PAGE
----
(CNSNews.com) – The terror attacks in Paris have focused new attention on the issue of Syrian refugee admissions, with several Republican presidential candidates hardening opposition to President Obama’s decision to allow 10,000 of them to settle in the United States during the current fiscal year.
“Bringing people into this country from that area of the world I think is a huge mistake,” retired neurosurgeon Ben Carson said on Fox News Sunday. “Because why wouldn’t they infiltrate them with people who are ideologically opposed to us? It would be foolish for them not to do that.”
Carson said the U.S. should be compassionate, and support Syrian refugees to resettle in their region of origin.
“But to bring them here under these circumstances is a suspension of intellect.”
Sen. Marco Rubio (R-Fla.) sounded skeptical of the notion that refugee applicants could be properly vetted.
“That’s one of the reasons why I said we won’t be able to take more refugees – it’s not that we don’t want to; it’s that we can’t because there's no way to background check someone that's coming from Syria,” he said on ABC’s “This Week.”
Rubio said out of 1,000 refugees, 999 may be fleeing oppression and violence but one could be an Islamic State of Iraq and Syria (ISIS) fighter.
“If that’s the case, you have a problem and there is no way to vet that out. There is no background check system in the world that allows us to find that out – because who do you call in Syria to background check them?”
For months, security experts have been voicing concern about the likelihood that terrorists from ISIS or other groups could pose as refugees heading for Western nations.
Director of National Intelligence James Clapper said last September ISIS extremists may well be among the refugees and migrants flooding into Europe. Clapper said it was a “huge concern of ours” although he also said U.S. authorities have a “pretty aggressive” screening system in place for those seeking to enter the U.S.
The discovery of a Syrian passport near the remains of one of the suicide bombers who took part in Friday’s attacks in the French capital has fueled fears about terrorists posing as refugees. A person using that passport entered Europe by landing on a Greek island less than a month ago, then traveled through Croatia before registering for asylum in Serbia, according to European authorities.
In an appearance on Fox News on Saturday, Sen. Ted Cruz (R-Texas) pointed to Clapper’s earlier warning.
“President Obama and Hillary Clinton’s idea that we should bring tens of thousands of Syrian Muslim refugees to America, it is nothing less than lunacy,” Cruz said.
“It makes no sense whatsoever for us to be bringing in refugees who our intelligence cannot determine if they are terrorists here to kill us or not. Those who are fleeing persecution should be resettled in the Middle East, in majority Muslim countries,” he said.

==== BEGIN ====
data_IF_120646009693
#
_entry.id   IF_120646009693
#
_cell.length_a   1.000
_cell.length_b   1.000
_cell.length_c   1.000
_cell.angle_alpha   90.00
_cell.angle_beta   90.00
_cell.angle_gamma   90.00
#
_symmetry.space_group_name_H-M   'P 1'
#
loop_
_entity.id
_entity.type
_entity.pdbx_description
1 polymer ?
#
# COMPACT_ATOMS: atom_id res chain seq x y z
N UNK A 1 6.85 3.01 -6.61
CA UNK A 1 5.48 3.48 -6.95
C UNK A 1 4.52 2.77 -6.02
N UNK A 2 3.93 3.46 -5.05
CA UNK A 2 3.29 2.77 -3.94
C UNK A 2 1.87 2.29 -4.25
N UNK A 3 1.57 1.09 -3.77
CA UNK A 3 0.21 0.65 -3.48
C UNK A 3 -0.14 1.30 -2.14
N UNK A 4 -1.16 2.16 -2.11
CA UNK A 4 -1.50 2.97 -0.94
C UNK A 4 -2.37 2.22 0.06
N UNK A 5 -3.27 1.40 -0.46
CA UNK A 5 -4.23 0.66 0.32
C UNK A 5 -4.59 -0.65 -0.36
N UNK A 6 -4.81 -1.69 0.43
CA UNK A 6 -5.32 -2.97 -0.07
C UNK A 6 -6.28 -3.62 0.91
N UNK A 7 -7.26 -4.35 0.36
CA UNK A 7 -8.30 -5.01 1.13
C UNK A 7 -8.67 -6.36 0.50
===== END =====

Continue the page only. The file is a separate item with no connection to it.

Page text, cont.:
“Now on the other hand, Christians who are being targeted, for genocide, for persecution, Christians who are being beheaded or crucified, we should be providing safe haven to them,” Cruz said. “But President Obama refuses to that …”
Also calling for a focus on admitting Christians was former Florida Gov. Jeb Bush, who said on NBC’s “Meet the Press” that while most refugees should be sheltered in safe zones in the region, the U.S. also has “a responsibility to help with refugees after proper screening.”
“And I think our focus ought to be on the Christians who have no place in Syria anymore,” he added. “'They're being beheaded, they’re being executed by both sides. And I think we have a responsibility to help.”
According to updated State Department Refugee Processing Center statistics, of 2,164 Syrian refugees admitted into the U.S. since the civil war erupted in March 2011, only 53 (2.4 percent) are Christians. Ninety-six percent are Muslims, with the remaining handful other minorities including Yazidis and Baha’i. (see figures below)
‘Let’s ask the Saudis to step up’
One of the strongest statements from a GOP candidate opposing Obama’s Syria refugee admission plan came three days before the Paris attack, when former Arkansas Gov. Mike Huckabee was asked about it during Tuesday’s Fox Business Network/Wall Street Journal debate.
“The idea that we’re just going to open our doors, and we have no idea who these people are – what we do know is that only one out of five of the so-called ‘Syrian refugees’ who went into Europe were actually Syrian. Many of them, we had no idea who they were,” he said.
“Are we going to open the doors so that ISIS people will come on in, and we’ll give them a place to say, a good sandwich, and medical benefits? My gosh, we have $19 trillion dollars in debt, we can’t even afford to take care of Americans.”
Syrians truly in danger should be helped “closer to where they live,” he said.
“Let’s do it where we can best help them. Send them some food. But let’s ask the Saudis to step up. I’m really tired of Americans being the only ones asked to do all the heavy lifting when it comes to charity,” Huckabee said.